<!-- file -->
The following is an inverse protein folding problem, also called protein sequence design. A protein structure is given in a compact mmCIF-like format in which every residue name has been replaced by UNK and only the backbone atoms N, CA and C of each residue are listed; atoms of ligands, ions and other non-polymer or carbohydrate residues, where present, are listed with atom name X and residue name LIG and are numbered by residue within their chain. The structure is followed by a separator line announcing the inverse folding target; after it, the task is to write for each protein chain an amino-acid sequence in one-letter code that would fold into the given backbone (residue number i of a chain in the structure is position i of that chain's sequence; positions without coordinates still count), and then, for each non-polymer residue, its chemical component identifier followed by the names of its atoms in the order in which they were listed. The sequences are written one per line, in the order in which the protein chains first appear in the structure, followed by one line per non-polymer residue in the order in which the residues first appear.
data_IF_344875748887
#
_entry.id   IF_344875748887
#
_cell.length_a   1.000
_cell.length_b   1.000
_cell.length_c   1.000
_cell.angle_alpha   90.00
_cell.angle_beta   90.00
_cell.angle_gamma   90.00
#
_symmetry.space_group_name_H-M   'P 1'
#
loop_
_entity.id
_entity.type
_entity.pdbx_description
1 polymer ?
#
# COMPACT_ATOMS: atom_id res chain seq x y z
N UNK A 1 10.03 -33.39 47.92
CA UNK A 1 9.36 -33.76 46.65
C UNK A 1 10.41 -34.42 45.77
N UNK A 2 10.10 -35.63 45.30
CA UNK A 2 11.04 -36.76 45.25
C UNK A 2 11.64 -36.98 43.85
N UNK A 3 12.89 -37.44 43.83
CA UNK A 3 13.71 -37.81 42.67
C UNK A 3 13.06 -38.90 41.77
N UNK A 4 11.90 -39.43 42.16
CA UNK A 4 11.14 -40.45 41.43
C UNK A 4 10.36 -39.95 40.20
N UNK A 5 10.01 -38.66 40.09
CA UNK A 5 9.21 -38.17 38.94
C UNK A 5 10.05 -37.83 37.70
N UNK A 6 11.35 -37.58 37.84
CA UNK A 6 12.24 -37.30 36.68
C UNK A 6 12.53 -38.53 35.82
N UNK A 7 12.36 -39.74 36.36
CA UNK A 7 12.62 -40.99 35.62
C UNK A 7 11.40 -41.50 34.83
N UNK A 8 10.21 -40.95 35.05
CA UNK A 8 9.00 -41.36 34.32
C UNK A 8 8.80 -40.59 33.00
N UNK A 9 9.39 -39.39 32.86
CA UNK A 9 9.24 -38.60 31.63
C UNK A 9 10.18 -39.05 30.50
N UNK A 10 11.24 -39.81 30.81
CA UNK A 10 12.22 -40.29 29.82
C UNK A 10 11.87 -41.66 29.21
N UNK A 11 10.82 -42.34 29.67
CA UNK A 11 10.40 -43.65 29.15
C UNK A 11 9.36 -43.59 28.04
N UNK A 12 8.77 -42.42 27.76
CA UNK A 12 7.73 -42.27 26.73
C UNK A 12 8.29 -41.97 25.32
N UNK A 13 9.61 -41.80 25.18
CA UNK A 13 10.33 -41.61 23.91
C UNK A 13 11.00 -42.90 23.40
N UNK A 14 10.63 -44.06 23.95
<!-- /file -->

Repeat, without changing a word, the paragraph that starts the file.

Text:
The following is an inverse protein folding problem, also called protein sequence design. A protein structure is given in a compact mmCIF-like format in which every residue name has been replaced by UNK and only the backbone atoms N, CA and C of each residue are listed; atoms of ligands, ions and other non-polymer or carbohydrate residues, where present, are listed with atom name X and residue name LIG and are numbered by residue within their chain. The structure is followed by a separator line announcing the inverse folding target; after it, the task is to write for each protein chain an amino-acid sequence in one-letter code that would fold into the given backbone (residue number i of a chain in the structure is position i of that chain's sequence; positions without coordinates still count), and then, for each non-polymer residue, its chemical component identifier followed by the names of its atoms in the order in which they were listed. The sequences are written one per line, in the order in which the protein chains first appear in the structure, followed by one line per non-polymer residue in the order in which the residues first appear.